Tuesday, August 17, 2021

Sloppy Agape

I've long been a fan of the "Don't sweat the small stuff" philosophy of life. I try to give my attention to the things that truly matter in life, like Mexican food and hot showers after a run. Okay, you know what I mean. I really do try not to sweat the small stuff. I try to use that energy instead to accomplish my big goals in life. 

Granted, that's a lot easier said than done. Especially when you keep reading statements like these in books written by Christian authors who ought to know better:

  • The Greek word for "endure" comes from two Greek words meaning "under" and "abide." Christians are to abide under their troubles.
  • The Greek word for church is made up of two words that mean "out of" and "call." Hence the church is a group of people who are called out of the world, to be separate from it.
  • The Greek word agape refers to divine, selfless love. It's the highest, purest form of love. 

Don't sweat the small stuff, Dave! But honestly, all of us should know better than to commit such exegetical fallacies. Want to say that agape refers to "divine, selfless love"? Then read 2 Sam 3:14-15 in the Greek translation of the Hebrew Old Testament:

Here's how the NKJV renders these verses:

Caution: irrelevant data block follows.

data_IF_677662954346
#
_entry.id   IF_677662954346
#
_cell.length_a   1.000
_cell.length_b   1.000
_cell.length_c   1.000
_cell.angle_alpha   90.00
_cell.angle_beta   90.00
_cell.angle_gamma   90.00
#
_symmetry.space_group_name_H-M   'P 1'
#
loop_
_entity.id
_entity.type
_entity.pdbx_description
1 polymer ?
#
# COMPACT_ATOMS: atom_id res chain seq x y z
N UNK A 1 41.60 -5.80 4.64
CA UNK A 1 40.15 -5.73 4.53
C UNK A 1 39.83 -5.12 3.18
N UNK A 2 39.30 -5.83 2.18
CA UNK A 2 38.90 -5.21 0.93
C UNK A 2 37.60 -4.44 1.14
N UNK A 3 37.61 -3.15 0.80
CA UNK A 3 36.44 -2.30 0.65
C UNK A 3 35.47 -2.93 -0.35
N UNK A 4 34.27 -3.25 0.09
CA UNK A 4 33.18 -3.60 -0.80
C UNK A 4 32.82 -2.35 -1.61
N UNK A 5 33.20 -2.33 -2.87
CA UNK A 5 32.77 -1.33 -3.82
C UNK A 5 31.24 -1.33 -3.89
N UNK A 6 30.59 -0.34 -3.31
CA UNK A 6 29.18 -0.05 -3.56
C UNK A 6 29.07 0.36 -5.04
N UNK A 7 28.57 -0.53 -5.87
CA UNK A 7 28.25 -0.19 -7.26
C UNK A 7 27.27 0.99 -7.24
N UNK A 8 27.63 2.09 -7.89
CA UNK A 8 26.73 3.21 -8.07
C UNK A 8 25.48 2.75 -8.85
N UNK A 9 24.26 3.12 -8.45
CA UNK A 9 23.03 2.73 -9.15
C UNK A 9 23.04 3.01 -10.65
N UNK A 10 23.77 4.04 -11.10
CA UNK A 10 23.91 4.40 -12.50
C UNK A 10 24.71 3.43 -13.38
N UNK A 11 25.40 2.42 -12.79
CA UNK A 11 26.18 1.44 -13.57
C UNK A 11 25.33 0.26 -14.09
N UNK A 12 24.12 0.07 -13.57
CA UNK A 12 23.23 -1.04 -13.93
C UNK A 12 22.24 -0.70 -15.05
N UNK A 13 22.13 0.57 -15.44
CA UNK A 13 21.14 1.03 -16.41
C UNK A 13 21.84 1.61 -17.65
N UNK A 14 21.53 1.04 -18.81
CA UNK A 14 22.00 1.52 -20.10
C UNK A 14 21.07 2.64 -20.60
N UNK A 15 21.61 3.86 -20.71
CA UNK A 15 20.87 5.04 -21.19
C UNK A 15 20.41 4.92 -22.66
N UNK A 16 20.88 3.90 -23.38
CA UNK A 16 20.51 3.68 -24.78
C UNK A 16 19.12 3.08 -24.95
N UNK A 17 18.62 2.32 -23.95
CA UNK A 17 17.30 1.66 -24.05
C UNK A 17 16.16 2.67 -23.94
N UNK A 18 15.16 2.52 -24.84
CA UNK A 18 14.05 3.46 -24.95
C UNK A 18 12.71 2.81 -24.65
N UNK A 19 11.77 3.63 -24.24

In verse 15, both the Greek noun agape and the Greek verb agapao are used. And you still want to tell me that the terms refer to divine, selfless love? In context, here's exactly what these words for "love" are describing:

  • He ignores her pleas for mercy.
  • He brutally forces himself on her. 
  • He rapes her. 

Don't go there. There's a better way. For what it's worth, here's my own definition of agapao, based on the usage of the word in ancient Greek. It has three components to it:

  • To highly value something or someone.
  • To lavish affection or attention on something or someone.
  • To be willing to sacrifice something for the object of love. 

In English, we could use the word treasure instead of "love." To "treasure" something is to jealously safeguard what you consider to be precious or valuable. The term can be used either positively or negatively, just like the Greek word agapao. For example, Jesus said that the Pharisees "love the chief seats in the synagogue." (That was not meant as a compliment.) Which Greek word for love was used here? If you guessed agapao, you guessed right. Or how about the apostle John's words, "Do not love the world or the things that are in the world." Yep, agapao is used here too. You see, we can treasure both fame and worldly pleasure, and the Bible calls that "loving" them. One last example:

For God so loved the world that he gave his only begotten Son so that whoever believes in him should not perish but have everlasting life. 

Not surprisingly, the verb used here is also agapao. Why? Because (a) God highly values people, (b) he lavishes his affection and attention on them, and (c) he was willing to sacrifice his very own Son to accomplish their redemption. 

I'm not saying that this definition of love will solve all of your problems of interpretation, as when, for instance, you are exegeting a disputed passage like John 21:15-17. But maybe it will cause you to think twice before engaging in word study fallacies.